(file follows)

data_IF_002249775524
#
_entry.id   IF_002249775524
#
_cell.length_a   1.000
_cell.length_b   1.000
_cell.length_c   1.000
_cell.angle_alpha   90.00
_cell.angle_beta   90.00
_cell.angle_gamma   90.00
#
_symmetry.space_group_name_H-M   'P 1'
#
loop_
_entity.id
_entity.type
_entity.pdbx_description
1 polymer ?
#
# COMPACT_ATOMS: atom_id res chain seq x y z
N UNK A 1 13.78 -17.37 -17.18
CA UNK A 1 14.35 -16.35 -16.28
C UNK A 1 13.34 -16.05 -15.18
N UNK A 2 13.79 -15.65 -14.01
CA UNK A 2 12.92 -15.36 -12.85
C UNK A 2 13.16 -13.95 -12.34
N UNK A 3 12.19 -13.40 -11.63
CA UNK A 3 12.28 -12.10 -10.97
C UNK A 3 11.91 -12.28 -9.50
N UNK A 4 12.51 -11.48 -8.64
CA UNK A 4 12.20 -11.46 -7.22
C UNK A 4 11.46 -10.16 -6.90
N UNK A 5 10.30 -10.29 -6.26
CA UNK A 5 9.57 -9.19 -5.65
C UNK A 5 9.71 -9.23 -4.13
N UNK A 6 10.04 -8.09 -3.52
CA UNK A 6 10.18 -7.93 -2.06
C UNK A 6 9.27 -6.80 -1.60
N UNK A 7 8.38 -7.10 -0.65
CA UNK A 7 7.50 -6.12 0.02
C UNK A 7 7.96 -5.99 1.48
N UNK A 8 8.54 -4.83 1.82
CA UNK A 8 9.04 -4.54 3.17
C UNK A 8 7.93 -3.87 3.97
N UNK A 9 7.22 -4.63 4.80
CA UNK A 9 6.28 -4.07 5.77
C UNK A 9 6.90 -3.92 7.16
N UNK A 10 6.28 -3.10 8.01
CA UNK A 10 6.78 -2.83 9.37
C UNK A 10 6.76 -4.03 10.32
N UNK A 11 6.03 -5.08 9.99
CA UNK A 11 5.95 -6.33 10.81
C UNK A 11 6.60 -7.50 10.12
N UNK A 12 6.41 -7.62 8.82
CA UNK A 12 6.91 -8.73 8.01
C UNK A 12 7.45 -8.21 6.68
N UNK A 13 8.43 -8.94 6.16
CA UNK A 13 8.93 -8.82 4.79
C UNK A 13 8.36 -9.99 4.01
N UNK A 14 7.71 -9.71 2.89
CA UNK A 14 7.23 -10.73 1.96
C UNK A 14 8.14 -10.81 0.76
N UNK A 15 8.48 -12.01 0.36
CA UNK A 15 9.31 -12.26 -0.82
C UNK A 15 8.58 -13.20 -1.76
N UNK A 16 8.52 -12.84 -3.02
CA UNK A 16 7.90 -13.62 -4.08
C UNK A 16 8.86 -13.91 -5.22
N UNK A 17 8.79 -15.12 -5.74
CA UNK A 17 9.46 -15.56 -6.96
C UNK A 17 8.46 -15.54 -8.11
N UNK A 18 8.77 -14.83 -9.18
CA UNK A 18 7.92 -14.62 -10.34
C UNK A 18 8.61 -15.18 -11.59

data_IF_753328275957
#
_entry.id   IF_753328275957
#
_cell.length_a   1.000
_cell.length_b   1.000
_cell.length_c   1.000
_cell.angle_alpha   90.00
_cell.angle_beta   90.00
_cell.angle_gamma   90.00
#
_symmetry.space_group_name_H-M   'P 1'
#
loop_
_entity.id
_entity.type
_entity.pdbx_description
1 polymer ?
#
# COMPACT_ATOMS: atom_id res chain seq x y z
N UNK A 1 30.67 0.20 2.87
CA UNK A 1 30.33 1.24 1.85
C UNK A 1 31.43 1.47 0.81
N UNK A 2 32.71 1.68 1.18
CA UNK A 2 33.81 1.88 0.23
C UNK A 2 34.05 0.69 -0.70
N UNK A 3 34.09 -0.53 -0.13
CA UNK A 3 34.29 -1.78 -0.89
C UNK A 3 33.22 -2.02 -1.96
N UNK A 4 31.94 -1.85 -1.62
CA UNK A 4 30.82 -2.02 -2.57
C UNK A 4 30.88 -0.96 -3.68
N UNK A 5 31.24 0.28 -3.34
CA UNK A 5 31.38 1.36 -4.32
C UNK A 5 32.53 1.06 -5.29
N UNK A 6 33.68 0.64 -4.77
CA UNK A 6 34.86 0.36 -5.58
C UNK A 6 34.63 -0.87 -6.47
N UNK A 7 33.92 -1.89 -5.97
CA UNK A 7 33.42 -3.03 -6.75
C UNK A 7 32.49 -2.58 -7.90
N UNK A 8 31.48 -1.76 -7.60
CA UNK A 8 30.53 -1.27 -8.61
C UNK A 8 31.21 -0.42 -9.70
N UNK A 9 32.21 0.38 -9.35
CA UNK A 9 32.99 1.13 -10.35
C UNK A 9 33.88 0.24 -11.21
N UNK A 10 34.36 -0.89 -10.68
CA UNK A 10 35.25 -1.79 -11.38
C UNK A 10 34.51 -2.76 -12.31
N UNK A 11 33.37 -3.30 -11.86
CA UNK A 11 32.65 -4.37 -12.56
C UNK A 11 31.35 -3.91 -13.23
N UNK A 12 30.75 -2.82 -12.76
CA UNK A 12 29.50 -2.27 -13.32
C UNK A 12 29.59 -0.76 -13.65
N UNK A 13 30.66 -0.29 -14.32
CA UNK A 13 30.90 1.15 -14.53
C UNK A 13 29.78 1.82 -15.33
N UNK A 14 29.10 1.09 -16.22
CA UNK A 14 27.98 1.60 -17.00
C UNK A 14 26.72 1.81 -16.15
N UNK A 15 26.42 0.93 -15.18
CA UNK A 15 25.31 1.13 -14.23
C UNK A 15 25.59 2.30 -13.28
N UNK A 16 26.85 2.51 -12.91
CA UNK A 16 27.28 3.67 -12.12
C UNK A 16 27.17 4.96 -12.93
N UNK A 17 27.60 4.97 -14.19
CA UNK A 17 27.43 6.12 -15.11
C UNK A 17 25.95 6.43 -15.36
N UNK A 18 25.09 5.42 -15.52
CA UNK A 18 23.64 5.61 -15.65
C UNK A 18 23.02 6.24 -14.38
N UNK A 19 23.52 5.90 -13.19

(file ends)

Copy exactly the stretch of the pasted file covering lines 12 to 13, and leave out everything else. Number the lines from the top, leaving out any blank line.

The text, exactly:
_symmetry.space_group_name_H-M   'P 1'
#